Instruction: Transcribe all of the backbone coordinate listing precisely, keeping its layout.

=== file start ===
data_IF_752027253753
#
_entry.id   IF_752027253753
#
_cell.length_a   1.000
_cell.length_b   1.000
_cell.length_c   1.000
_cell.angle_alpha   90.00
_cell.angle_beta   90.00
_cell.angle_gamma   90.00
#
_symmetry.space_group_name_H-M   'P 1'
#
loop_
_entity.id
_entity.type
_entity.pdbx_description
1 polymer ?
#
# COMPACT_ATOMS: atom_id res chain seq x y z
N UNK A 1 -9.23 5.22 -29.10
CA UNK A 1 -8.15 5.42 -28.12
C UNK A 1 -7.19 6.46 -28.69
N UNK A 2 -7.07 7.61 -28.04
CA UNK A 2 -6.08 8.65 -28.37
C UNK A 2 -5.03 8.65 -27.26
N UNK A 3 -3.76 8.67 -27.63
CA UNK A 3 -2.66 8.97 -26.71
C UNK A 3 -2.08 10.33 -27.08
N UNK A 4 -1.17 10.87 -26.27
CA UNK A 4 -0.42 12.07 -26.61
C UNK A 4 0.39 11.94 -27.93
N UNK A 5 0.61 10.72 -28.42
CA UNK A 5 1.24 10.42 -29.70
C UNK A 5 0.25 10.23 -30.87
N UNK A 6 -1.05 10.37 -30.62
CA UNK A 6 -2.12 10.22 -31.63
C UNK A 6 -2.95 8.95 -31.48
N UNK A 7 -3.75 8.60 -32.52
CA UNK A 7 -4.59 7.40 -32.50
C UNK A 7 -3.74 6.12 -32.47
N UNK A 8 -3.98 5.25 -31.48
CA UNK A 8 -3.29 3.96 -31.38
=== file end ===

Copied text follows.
data_IF_752027253753
#
_entry.id   IF_752027253753
#
_cell.length_a   1.000
_cell.length_b   1.000
_cell.length_c   1.000
_cell.angle_alpha   90.00
_cell.angle_beta   90.00
_cell.angle_gamma   90.00
#
_symmetry.space_group_name_H-M   'P 1'
#
loop_
_entity.id
_entity.type
_entity.pdbx_description
1 polymer ?
#
# COMPACT_ATOMS: atom_id res chain seq x y z
N UNK A 1 -9.23 5.22 -29.10
CA UNK A 1 -8.15 5.42 -28.12
C UNK A 1 -7.19 6.46 -28.69
N UNK A 2 -7.07 7.61 -28.04
CA UNK A 2 -6.08 8.65 -28.37
C UNK A 2 -5.03 8.65 -27.26
N UNK A 3 -3.76 8.67 -27.63
CA UNK A 3 -2.66 8.97 -26.71
C UNK A 3 -2.08 10.33 -27.08
N UNK A 4 -1.17 10.87 -26.27
CA UNK A 4 -0.42 12.07 -26.61
C UNK A 4 0.39 11.94 -27.93
N UNK A 5 0.61 10.72 -28.42
CA UNK A 5 1.24 10.42 -29.70
C UNK A 5 0.25 10.23 -30.87
N UNK A 6 -1.05 10.37 -30.62
CA UNK A 6 -2.12 10.22 -31.63
C UNK A 6 -2.95 8.95 -31.48
N UNK A 7 -3.75 8.60 -32.52
CA UNK A 7 -4.59 7.40 -32.50
C UNK A 7 -3.74 6.12 -32.47
N UNK A 8 -3.98 5.25 -31.48
CA UNK A 8 -3.29 3.96 -31.38